Sustainability Frontiers’ Disaster Risk Reduction Education Consultancies for Save the Children Australia, Vanuatu, 12 March – 4 May 2012
Fumiyo Kagawa and David Selby completed two dovetailed consultancies on Disaster Risk Reduction (DRR) Education in the Republic of Vanuatu on behalf of Save the Children Australia during March, April and early May 2012. The consultancies included desk and in-the-field elements, with David anchoring the former and Fumiyo undertaking the latter during her 18 March – 27 April 2012 field visit to Vanuatu.
The first consultancy involved undertaking a baseline study of DRR in Vanuatu as a springboard for Save the Children program development aimed at promoting ‘a replicable education model which will improve access to quality Disaster Risk Reduction education, ensuring children and families are better prepared to respond to disasters’. The baseline study involved working with the Vanuatu Ministry of Education and National Disaster Risk Management Office (NDMO) to assess current strengths, needs and gaps in primary school DRR and Climate Change Adaptation (CCA) education, establishing an understanding of existing levels of knowledge and practice in DRR amongst teachers and students while identifying issues to be addressed, and developing recommendations to guide development of a DRR curriculum pilot at a chosen grade level. The study was carried out through documentary review and analysis, questionnaires and semi-structured focus group interviews involving students and teachers at the ten chosen pilot schools on the island of Efate, semi-structured focus group interviews with the Vanuatu Education in Emergency Cluster, members of NDMO and curriculum writers at the Curriculum Development Unit of the Ministry of Education, and individual semi-structured interviews with the Principal Education Officer, Ministry of Education, and the Principal of the Vanuatu Institute for Teacher Education.
The baseline study, Disaster Risk Reduction Education in Vanuatu: A Baseline Study for Save the Children Australia (71pp.), dated 12 April 2012, was circulated to key stakeholders by Save the Children at a seminar hosted by the Ministry of Education on 20 April, at which Fumiyo presented the baseline findings. The study will be made available on the Save the Children Australia website.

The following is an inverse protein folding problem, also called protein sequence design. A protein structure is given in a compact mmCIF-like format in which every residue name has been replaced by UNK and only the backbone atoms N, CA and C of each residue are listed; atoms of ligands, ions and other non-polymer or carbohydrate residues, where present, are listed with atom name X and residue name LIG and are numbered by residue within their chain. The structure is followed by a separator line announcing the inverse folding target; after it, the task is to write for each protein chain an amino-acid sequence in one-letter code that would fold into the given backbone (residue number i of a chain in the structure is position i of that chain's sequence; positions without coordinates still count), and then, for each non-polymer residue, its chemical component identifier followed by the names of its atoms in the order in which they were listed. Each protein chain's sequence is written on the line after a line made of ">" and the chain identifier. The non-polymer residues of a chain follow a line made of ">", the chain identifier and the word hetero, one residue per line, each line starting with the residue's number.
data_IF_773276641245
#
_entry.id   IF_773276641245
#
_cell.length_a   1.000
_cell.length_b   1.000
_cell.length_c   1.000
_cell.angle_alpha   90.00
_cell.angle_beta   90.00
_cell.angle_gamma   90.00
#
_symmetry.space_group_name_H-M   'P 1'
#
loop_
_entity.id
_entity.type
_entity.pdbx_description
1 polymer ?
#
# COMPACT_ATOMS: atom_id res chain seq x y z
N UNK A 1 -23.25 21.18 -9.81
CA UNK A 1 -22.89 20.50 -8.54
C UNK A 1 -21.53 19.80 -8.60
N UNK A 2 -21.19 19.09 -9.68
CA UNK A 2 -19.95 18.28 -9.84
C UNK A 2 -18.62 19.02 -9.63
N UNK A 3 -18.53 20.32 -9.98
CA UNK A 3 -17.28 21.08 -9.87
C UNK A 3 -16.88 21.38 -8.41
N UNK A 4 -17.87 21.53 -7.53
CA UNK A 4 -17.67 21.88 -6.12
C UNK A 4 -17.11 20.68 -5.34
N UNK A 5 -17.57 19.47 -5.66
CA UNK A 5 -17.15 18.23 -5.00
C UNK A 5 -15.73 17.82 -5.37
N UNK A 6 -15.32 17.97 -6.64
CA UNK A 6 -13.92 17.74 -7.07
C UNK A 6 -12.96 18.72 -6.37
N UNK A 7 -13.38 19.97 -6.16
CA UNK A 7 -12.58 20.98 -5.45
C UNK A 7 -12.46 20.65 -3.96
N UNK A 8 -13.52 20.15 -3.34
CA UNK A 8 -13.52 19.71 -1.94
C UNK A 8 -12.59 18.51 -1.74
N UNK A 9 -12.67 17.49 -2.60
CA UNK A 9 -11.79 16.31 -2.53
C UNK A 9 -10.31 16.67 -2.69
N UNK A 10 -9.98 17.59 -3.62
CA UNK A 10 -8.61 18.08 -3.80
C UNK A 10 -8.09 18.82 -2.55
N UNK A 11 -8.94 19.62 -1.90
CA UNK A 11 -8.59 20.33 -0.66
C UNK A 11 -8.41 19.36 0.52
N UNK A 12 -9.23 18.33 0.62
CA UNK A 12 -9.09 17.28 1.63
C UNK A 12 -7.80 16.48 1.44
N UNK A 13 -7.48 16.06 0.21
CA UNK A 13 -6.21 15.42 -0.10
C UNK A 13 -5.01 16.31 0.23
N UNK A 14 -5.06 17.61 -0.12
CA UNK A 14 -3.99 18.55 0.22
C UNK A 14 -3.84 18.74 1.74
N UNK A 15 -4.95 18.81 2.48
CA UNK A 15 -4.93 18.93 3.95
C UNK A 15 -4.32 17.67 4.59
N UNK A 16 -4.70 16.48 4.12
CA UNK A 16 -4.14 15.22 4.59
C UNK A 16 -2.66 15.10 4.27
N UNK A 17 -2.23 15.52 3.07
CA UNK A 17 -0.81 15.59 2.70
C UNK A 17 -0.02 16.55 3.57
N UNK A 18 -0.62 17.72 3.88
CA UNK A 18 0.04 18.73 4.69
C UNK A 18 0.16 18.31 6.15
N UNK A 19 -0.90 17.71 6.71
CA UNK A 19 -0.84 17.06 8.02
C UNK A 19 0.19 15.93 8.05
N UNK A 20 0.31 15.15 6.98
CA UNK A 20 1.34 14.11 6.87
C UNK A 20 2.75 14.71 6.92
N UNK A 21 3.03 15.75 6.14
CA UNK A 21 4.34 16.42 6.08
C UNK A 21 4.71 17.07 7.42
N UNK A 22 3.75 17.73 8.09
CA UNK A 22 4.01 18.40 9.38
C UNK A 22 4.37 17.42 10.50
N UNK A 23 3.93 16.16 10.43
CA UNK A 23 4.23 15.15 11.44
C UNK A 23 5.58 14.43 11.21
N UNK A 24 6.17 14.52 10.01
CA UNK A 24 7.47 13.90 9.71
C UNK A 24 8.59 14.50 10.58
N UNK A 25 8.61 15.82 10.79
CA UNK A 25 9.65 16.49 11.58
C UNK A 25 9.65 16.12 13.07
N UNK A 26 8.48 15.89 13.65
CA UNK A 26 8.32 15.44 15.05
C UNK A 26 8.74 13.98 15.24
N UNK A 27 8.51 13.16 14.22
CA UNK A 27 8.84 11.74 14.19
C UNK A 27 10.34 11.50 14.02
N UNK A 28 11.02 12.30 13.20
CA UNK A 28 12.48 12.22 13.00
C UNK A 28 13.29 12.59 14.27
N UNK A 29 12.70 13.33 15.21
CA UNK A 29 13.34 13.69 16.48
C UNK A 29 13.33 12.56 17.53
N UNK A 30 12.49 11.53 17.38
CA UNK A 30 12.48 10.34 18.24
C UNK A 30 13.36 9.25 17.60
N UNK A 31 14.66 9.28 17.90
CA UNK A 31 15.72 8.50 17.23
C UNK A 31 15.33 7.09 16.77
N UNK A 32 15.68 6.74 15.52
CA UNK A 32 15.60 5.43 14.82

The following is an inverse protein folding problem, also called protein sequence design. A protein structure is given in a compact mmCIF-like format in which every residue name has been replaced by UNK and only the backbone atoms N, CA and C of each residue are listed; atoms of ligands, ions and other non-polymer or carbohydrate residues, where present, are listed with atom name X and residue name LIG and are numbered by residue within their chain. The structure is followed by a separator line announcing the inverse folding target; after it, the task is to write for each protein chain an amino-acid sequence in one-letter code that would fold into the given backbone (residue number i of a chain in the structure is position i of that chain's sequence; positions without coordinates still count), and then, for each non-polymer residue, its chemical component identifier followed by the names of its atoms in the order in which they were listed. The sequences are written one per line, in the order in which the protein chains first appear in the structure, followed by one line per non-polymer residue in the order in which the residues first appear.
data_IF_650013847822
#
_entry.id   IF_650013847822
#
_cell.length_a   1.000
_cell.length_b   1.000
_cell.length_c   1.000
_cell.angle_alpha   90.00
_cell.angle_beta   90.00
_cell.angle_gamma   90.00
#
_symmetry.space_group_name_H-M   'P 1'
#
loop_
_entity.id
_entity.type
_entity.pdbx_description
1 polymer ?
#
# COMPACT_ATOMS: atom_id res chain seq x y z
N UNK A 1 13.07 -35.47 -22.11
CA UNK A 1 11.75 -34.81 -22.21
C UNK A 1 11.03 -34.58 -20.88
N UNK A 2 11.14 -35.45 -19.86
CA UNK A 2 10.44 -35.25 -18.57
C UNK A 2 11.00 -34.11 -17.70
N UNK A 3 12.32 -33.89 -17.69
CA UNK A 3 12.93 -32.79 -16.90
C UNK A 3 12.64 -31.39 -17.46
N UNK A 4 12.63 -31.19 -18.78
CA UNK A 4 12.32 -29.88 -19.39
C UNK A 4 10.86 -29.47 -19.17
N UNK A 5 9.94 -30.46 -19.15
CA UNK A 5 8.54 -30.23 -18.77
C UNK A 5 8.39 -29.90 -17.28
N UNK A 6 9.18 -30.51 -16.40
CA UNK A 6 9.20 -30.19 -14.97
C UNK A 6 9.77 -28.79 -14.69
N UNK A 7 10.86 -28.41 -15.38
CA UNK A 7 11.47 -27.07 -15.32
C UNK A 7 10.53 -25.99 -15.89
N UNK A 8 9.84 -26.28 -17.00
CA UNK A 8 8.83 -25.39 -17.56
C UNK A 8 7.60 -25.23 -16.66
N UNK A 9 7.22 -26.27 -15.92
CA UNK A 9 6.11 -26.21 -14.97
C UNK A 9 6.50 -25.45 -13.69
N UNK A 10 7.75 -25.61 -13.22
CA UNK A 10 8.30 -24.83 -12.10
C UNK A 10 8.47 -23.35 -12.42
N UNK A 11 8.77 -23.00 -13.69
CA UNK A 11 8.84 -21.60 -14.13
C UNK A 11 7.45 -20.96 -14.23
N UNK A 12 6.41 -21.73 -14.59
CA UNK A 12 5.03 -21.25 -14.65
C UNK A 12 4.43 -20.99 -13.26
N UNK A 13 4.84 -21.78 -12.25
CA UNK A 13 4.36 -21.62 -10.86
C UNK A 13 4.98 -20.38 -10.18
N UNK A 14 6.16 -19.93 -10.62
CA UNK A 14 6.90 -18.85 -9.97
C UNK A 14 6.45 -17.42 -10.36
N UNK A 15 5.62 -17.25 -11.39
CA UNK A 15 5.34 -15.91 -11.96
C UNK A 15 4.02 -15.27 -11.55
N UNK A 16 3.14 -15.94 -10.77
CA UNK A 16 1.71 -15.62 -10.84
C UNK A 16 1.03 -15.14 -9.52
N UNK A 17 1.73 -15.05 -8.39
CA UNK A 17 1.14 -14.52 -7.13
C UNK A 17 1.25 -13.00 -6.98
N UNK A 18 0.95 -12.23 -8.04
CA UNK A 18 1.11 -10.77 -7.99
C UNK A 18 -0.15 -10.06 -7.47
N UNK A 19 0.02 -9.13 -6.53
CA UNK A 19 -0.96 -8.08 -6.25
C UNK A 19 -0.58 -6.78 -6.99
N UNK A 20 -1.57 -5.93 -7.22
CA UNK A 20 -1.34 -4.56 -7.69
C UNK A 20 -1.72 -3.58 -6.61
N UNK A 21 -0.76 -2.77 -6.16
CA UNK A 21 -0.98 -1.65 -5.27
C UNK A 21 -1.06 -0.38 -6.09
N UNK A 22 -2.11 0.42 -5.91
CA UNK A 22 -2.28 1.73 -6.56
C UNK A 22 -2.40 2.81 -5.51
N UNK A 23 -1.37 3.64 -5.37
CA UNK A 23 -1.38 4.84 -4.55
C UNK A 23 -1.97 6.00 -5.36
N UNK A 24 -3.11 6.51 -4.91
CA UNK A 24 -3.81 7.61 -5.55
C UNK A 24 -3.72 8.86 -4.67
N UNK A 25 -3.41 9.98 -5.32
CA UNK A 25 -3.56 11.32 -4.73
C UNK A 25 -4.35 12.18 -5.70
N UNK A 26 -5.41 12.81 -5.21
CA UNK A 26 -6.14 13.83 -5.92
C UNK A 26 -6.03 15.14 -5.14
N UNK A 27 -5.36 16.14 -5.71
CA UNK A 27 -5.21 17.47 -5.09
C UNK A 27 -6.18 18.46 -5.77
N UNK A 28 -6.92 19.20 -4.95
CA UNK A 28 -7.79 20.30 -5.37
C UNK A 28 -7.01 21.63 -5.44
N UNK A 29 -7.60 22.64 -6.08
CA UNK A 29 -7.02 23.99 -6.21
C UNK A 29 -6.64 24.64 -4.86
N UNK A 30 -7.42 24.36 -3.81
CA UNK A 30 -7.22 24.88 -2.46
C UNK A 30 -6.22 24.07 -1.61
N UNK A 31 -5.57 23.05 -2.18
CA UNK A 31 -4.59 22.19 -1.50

The second consultancy involved designing and writing curriculum materials and a teacher training guide and program to test the model emerging from the first consultancy at the grade levels recommended in the baseline study (i.e. grades 4, 5 and 6). The pilot materials document, Disaster Risk Reduction Education in Vanuatu: Pilot Curriculum Materials, Teachers’ Guide and Evaluation Instruments (118pp.), was submitted to Save the Children Fund on 4 May 2012
The Sustainability Frontiers team developed some twenty-five learning activities under three headings: Awareness-raising activities; Hazard-specific activities; Resilience-building activities. The activities include: brainstorming sessions; pair, small group and whole class discussion formats; experiential learning units; role play, drama and puppetry; in-the-field community learning; action learning within community partnerships for disaster risk reduction. The team also developed evaluation instruments for the pilot as well as instruments for assessing student learning. The pilot materials are to be field tested by teachers in June/July 2012 following a three-day training workshop in May 2012 facilitated by a Save the Children trainer who worked closely with the Sustainability Frontiers team throughout the consultancy.
Vanuatu has a very high risk profile. Located in the volcanic ‘ring of fire’ and ‘cyclone belt’ in the Pacific, it has seven active volcanoes presenting high risk to specific islands, and is experiencing cyclone activity of increasing frequency and severity that brings storm surges, flooding and landslips, disrupting communities, damaging infrastructure and social services. Earthquakes and tsunamis present a high, but infrequent, risk. Hence, vulnerability to disaster is high. For this reason, DRR learning really matters.